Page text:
EDITORIAL: Concordia closing makes an impact on community
Published 2:35 pm Saturday, February 24, 2018
A college education is highly valuable in the increasingly competitive and crowded world we live in. College campuses are where intriguing minds go to extend their academic, social and cultural educations for the betterment of themselves and their community.
Unfortunately, Selma is losing such a place in Concordia College Alabama after the spring semester ends. The Historically Black College (HBCU) was founded in 1922, but will be closing after this academic year due to financial hardship. According to the Thurgood Marshall College Fund, there are 101 HBCUs across the nation. Next year, there will be one fewer.
The faculty, staff and nearly 400 students at CCA heard the news from interim president Dr. James Lyons this past Wednesday afternoon. According to Lyons, the school pledges to help the students find similar programs to transfer to.
It’s closing will leave Selma University as the only four-year college left in Selma. They will also be the only HBCU left in town as well.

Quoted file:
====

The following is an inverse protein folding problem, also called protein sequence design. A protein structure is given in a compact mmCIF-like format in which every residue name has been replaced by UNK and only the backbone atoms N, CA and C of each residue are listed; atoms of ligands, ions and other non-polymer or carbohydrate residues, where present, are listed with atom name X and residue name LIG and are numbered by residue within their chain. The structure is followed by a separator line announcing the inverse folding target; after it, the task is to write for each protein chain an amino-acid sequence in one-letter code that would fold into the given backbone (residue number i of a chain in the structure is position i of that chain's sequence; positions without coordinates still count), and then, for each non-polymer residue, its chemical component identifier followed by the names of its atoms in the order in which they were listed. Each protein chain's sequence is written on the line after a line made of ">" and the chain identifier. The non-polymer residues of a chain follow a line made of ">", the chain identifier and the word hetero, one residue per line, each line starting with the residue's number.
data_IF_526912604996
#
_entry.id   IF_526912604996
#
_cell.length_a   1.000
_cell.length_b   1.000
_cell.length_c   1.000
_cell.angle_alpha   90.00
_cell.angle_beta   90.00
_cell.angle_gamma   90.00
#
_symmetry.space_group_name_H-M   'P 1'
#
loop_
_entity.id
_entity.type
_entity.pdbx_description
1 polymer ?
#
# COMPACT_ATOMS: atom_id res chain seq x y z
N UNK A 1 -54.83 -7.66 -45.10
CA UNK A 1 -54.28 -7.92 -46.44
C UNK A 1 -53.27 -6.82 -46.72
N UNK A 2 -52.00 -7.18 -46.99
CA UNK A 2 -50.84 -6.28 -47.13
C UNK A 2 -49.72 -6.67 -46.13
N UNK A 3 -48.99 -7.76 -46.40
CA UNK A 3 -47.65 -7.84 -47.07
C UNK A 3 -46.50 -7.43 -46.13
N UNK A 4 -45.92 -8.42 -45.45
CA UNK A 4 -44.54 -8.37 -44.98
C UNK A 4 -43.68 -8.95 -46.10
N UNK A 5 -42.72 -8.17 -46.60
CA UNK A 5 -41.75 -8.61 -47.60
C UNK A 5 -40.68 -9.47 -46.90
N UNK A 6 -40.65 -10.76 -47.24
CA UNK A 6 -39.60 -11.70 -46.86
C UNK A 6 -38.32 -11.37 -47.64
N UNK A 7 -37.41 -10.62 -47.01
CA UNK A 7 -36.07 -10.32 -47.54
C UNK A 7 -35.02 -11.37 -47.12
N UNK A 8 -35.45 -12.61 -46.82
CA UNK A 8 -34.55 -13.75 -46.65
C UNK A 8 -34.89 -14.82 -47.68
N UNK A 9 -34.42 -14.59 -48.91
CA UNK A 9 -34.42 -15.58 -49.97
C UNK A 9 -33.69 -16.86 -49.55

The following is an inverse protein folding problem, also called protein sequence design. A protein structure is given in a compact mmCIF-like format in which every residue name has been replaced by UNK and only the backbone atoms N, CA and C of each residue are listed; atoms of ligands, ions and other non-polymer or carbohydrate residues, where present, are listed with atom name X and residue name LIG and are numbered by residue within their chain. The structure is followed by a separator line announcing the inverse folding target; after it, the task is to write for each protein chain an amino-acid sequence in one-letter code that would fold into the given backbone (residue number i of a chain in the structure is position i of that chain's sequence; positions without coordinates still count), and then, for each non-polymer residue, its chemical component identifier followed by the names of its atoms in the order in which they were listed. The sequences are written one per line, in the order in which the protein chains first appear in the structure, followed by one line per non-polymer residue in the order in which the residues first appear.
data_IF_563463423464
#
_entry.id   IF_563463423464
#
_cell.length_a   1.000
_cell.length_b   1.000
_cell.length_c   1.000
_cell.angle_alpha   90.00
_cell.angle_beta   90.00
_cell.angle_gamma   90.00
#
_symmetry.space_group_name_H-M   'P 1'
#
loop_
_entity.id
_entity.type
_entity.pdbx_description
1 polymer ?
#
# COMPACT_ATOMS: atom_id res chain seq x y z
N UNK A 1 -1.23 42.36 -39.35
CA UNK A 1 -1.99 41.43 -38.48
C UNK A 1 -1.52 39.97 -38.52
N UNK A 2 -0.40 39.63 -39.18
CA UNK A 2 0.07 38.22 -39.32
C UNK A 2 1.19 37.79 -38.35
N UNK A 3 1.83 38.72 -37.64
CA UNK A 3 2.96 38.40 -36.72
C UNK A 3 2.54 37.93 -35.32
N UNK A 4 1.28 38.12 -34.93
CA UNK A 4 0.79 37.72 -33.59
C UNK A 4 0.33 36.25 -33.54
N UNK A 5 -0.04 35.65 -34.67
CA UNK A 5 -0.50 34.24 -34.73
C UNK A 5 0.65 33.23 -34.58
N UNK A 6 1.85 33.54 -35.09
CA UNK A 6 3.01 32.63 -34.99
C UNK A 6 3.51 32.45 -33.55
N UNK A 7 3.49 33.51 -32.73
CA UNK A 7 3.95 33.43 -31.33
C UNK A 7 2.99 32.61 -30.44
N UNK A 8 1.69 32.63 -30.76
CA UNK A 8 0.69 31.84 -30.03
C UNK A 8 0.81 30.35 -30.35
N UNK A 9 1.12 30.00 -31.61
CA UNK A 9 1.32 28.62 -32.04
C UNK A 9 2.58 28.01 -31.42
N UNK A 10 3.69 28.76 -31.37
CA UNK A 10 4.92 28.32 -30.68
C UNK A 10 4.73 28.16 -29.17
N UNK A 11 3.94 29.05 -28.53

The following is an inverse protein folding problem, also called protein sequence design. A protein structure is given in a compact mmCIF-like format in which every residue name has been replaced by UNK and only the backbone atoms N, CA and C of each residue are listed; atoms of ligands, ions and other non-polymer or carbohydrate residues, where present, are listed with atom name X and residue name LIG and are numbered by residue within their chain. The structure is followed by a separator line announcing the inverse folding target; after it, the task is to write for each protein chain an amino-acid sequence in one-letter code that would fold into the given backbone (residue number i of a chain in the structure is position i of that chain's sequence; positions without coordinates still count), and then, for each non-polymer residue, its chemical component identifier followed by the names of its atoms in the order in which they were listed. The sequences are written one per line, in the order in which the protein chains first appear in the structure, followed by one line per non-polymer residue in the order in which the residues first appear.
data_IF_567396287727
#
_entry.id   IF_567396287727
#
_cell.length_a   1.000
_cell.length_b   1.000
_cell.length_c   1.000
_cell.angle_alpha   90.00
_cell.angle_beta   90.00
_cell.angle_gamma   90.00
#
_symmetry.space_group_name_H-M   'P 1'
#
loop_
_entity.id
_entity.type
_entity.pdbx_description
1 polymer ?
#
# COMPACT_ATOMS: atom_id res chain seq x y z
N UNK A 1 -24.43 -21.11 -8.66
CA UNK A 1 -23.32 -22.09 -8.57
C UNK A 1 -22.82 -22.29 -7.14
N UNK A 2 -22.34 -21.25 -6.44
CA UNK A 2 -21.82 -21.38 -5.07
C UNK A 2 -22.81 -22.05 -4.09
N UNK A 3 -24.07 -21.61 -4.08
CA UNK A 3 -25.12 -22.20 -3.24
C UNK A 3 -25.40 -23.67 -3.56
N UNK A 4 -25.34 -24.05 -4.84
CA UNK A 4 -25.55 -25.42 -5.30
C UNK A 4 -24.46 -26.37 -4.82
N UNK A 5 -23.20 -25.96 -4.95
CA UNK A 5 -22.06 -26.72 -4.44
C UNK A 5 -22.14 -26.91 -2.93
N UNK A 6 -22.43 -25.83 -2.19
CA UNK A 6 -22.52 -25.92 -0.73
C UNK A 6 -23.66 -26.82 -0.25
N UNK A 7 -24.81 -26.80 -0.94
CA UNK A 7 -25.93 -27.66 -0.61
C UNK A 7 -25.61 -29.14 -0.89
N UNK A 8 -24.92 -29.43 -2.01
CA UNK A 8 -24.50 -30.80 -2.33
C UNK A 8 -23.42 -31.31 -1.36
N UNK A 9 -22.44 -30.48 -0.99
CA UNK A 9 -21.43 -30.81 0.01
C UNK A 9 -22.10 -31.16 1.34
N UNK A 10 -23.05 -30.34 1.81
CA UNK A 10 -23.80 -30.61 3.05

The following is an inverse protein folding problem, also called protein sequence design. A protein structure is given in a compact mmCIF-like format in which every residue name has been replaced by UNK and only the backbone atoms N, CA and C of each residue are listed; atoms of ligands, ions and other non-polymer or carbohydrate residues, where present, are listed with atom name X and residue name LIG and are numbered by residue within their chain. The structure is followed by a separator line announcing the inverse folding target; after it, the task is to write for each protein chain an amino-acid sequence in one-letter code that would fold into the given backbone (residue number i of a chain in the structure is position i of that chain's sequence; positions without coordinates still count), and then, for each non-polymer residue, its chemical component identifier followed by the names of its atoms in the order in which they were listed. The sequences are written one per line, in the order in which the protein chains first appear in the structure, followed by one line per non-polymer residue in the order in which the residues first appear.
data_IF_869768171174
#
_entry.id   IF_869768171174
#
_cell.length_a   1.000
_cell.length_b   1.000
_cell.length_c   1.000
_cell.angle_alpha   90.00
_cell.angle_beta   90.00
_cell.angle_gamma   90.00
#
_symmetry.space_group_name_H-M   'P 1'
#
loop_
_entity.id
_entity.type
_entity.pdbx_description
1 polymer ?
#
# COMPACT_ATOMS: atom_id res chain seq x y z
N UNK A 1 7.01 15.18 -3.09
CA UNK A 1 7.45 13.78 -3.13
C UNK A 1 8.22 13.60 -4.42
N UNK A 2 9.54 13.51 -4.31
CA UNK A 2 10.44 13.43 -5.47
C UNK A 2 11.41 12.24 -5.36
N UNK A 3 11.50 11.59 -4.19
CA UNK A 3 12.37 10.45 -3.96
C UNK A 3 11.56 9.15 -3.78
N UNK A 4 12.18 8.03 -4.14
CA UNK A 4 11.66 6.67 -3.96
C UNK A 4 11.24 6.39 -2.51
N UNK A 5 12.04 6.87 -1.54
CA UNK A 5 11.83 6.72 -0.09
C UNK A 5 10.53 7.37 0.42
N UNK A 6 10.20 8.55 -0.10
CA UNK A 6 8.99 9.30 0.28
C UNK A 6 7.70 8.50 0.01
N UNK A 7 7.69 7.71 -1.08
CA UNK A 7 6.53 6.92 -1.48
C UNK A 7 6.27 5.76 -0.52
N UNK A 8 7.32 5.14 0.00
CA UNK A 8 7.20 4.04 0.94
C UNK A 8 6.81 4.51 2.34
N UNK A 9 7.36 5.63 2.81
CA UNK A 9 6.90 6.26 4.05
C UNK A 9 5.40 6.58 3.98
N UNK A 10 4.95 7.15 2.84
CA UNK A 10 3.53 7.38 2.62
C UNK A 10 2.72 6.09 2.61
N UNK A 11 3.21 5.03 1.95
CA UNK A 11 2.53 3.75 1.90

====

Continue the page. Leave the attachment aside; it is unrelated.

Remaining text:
The closing is unfortunate for the students, staff, faculty and the community. CCA prided itself on offering one of the lowest tuition costs in the state. Students will have to decide between spending more money to continue their education elsewhere, or worse, not continuing it at all.
It’s a sad day for the community as well.
The men’s and women’s basketball teams both won a national championship for the 2016-17 season. The soccer team is a diverse unit with players from around the world who came to Selma to play ball while earning their education. The student body had enough school pride to compete against HBCUs from across the nation to raise money for their school. CCA students rallied their campus and local supporters to help them win the Ford Strive to Greatness contest. The students took it upon themselves to help raise money for the college and won $50,000 for finishing in second place in the contest.
It is hard to see a school close down, especially one with historical significance. Good luck to the CCA community who will be moving on once the doors finally close. This is just one obstacle on one path. Hopefully, the students of CCA will be able to find another way to continue their education and work towards achieving their degrees, dreams and aspirations.